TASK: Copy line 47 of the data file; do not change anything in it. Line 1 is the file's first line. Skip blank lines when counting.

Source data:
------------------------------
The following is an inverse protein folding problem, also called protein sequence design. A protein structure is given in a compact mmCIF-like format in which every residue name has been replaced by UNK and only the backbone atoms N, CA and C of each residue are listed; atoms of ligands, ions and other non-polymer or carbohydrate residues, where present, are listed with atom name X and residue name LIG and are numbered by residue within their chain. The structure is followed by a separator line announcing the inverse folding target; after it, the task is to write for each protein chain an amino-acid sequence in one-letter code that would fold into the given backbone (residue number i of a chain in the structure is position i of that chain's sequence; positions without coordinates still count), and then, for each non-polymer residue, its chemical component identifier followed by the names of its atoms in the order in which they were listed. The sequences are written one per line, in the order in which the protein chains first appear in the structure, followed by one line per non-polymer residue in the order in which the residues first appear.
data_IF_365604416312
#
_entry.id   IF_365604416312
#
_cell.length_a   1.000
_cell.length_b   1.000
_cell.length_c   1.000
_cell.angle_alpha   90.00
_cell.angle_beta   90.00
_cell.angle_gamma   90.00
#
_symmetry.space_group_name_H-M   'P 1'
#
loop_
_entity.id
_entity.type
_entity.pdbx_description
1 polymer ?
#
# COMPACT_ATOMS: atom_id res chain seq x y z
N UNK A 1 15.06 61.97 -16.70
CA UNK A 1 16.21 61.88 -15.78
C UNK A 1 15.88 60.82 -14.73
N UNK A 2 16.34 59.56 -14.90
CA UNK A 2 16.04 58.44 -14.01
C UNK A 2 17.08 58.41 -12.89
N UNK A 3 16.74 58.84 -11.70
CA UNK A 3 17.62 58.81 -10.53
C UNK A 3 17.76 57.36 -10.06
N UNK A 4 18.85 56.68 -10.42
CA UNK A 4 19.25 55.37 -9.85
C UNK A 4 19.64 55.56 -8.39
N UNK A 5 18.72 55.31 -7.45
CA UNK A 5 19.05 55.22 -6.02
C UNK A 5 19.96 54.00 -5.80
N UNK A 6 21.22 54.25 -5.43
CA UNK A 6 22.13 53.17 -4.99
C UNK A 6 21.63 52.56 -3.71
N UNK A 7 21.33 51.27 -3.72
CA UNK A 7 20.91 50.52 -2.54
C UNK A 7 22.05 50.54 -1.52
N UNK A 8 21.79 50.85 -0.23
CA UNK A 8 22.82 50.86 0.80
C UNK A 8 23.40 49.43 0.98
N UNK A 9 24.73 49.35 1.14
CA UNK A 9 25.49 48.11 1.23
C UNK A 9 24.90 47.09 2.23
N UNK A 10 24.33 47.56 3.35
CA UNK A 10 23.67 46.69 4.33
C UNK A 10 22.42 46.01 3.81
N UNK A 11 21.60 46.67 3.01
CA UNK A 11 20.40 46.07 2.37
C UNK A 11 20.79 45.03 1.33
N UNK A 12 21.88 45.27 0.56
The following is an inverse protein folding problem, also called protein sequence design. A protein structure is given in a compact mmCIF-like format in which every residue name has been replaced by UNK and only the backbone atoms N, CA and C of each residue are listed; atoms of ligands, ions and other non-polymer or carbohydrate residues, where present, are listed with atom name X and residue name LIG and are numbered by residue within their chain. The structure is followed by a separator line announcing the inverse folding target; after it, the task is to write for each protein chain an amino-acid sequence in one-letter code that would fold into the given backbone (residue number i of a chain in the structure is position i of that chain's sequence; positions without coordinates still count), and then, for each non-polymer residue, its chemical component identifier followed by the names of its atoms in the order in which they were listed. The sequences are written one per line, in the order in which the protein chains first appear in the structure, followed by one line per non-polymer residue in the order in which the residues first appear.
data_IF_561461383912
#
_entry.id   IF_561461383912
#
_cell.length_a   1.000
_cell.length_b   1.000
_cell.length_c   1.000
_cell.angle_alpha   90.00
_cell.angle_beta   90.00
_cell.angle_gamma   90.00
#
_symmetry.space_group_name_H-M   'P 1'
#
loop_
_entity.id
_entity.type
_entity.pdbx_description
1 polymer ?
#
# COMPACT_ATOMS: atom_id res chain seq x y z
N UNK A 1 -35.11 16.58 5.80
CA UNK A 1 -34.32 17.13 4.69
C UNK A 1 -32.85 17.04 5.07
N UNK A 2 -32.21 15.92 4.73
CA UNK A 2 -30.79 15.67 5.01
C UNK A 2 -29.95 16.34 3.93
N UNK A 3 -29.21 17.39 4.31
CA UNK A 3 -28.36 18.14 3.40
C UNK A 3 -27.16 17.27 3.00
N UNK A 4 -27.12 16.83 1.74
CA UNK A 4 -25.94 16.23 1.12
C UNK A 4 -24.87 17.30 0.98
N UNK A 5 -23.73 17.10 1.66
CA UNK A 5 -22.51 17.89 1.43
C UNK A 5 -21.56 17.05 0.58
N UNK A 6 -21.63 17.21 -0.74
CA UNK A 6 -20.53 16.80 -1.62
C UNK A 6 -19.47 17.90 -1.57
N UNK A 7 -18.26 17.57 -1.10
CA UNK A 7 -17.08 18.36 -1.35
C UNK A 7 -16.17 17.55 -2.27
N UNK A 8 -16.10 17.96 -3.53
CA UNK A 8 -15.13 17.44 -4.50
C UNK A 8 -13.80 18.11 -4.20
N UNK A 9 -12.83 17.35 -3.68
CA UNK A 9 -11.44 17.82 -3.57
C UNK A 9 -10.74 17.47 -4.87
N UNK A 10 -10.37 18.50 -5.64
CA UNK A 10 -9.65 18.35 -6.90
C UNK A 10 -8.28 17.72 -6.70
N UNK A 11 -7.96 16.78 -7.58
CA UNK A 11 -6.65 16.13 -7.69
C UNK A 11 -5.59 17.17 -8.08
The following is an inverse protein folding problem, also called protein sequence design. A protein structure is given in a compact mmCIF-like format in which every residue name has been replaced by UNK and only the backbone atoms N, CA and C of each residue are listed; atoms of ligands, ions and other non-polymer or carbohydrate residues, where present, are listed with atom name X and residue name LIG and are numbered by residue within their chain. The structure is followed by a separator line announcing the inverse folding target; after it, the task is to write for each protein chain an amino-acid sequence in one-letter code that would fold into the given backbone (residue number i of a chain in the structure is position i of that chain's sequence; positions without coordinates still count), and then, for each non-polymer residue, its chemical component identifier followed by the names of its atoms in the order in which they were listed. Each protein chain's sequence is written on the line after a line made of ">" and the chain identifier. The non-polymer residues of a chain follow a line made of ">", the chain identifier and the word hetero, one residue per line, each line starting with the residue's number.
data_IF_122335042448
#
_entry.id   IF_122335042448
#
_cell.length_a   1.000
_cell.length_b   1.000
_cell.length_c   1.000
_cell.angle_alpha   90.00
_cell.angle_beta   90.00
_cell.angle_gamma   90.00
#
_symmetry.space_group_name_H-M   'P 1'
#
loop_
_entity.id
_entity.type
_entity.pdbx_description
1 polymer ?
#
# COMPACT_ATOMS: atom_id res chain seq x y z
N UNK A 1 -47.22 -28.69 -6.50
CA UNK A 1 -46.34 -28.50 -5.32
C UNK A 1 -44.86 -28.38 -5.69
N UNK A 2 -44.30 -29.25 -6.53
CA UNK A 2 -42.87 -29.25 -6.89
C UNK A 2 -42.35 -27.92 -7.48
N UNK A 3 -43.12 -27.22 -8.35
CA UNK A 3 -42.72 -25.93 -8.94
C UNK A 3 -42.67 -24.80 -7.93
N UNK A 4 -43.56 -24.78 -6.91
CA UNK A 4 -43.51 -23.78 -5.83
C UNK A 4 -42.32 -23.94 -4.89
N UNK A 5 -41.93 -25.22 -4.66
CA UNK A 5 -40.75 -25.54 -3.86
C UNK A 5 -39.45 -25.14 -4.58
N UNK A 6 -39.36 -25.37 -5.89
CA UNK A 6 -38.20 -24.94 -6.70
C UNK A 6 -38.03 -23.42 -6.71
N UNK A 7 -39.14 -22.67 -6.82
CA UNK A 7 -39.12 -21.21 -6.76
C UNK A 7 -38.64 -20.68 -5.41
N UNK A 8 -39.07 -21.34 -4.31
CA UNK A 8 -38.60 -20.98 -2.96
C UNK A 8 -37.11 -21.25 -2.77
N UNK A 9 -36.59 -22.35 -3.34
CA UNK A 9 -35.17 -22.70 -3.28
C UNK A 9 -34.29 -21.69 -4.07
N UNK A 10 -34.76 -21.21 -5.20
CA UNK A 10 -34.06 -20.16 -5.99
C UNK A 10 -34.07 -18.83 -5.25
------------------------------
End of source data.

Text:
CA UNK A 9 25.49 48.11 1.23